The Lakers missed that equivalent supporting effort very much. The “other” Lakers were atrocious, ranging from doing nothing (Lamar Odom had 5 fouls in 15 minutes) to taking simply awful shots (Derek Fisher: 2 of 8, JordanShannon BrownFarmar: 3 of 9, Ron Artest: Ron Artest.). Worse than those terrible numbers, they wasted a phenomenal performance by the ever-so-x-factorish Andrew Bynum. Bynum did everything one could ask from him. He scored 21 points without needing the ball in his hands, instead doing his damage off last-second lobs, loose balls and offensive boards. He blocked 7 shots and altered many more. And most importantly, he stayed on the court for an amazing 39 minutes. The Lakers cannot afford to waste games like that from Bynum. With the current state of his knee, you have to fully utilize anything he can possibly give.
Another Laker player who didn’t give his share was Kobe Bryant. Kobe was as out as he’s ever been recently, scoring only 21 points on 20 shots and adding 5 turnovers to boot. And while Laker fans will point to his bogus 3rd and 4th fouls — which clearly weren’t fouls by any stretch of the imagination — the truth is that he just wasn’t there. He didn’t make the shots that he usually makes and didn’t play the smart type of basketball that was there for the entire Phoenix series.
What smart type of basketball? That would be passing the ball to Pau Gasol — and fast.
Pau continued to dominate, scoring 25 points on 10 — TEN!!! — shots, throwing in 8 boards and 6 blocks for good measure. If you’re looking for an explanation as to why the best power forward in the game continues to watch his teammates run their offense without him, there is none. Nothing more to say on this subject.
All in all, you get a series that is much, much closer than it was two days ago — and not just because of the scoreboard. The Lakers have yet again demonstrated a self-sabotaging tendency to waltz away from their optimal game, while 50 percent of Boston’s core stepped up its effort dramatically. This leaves us in a situation where we don’t really know what to expect anymore. The tight officiating, the inconsistent superstars and the wild bench fluctuations mean that this series could go absolutely anywhere.
Last time around, I said that the Celtics need to kick the door open if they don’t want it to close on them. Well, they didn’t kick it, but they applied enough pressure for the Lakers to open it for them. And tough as the 2-3-2 system is for the team hosting those middle 3, the Celts now have homecourt advantage. It’s on the Lakers to play to their strengths and take it back.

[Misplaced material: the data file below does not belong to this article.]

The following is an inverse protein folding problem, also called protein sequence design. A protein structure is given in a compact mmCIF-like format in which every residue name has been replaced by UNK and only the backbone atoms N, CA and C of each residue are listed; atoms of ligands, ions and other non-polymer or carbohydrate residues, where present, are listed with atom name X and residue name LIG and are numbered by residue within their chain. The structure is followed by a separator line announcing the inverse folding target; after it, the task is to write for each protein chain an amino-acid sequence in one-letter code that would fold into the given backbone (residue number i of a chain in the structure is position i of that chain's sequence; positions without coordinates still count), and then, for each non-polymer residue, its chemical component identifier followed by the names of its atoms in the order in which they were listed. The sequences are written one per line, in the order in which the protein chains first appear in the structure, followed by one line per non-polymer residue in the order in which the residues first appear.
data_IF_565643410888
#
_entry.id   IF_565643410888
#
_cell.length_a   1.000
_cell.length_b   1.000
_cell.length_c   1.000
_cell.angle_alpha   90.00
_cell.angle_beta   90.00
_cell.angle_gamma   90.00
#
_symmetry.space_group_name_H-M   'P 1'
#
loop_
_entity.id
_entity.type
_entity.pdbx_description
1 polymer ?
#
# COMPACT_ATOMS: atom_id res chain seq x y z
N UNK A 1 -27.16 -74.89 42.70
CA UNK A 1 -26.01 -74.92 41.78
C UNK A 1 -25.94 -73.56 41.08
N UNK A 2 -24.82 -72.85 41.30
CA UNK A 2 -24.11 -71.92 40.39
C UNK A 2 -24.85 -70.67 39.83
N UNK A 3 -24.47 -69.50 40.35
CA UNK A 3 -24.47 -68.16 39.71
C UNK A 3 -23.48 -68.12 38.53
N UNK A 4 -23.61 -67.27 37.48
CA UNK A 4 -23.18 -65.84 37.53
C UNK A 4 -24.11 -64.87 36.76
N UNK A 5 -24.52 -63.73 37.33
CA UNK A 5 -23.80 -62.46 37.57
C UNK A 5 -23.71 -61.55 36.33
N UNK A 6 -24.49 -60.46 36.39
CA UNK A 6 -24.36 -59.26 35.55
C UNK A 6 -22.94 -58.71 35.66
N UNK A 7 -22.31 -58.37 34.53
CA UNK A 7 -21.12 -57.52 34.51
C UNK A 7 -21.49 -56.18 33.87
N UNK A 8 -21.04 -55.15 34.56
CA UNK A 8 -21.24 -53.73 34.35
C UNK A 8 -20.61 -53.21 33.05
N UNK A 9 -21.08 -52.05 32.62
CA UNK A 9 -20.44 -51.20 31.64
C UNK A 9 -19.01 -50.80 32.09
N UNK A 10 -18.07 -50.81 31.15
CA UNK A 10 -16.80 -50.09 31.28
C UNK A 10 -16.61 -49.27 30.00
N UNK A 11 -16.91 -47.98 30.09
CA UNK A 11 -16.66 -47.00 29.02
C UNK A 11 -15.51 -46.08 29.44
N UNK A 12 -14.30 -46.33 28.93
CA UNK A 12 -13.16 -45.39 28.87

If not, they could be left in the dust, wondering why they didn’t give their shaggy Spaniard the damn ball.
Making predictions, breaking down the future and saying things like “this team is done” or “this team is unbeatable” have made a lot of very talented people a lot of money and has given a lot of less talented people a very fun pastime. And in a seven-and-a-half month season, culminating in a two-week NBA Finals, it’s only natural that we look ahead, throwing out bombastic statements, defending them to the death despite their conformation being months away.
But sometimes, we need to remember that the beauty of the game is the game itself, not the conversations around it. And no matter how logical that next step seems, when the basketball is actually played, we always run the risk of getting our socks knocked off.
So allow me to officially apologize to the Boston Celtics for counting them out.
I had plenty of good reasons. The shaky bench. The old age. The effort that just wasn’t their any more. The presence of two (seemingly) far superior teams within their conference
None of it mattered.
None of it mattered because the one, biggest, baddest reason as to why the Boston Celtics were finished turned out to be untrue. For 15 months, it had seemed that Kevin Garnett would never be capable of playing at the level Boston needs to make substantial Playoff noise. And yet, against many people’s (including yours truly’s) favorite for the NBA title, Garnett finally reminded us why he deserved this place in this list , why he is an all-time great even though he was plagued by various Troy Hudsons in his starting line up, and why, when discussing a player of his caliber, you can never count him out until he finally hangs them up.
Overreaction? Tell that to Antawn Jamison. You can probably find him weeping in the corner.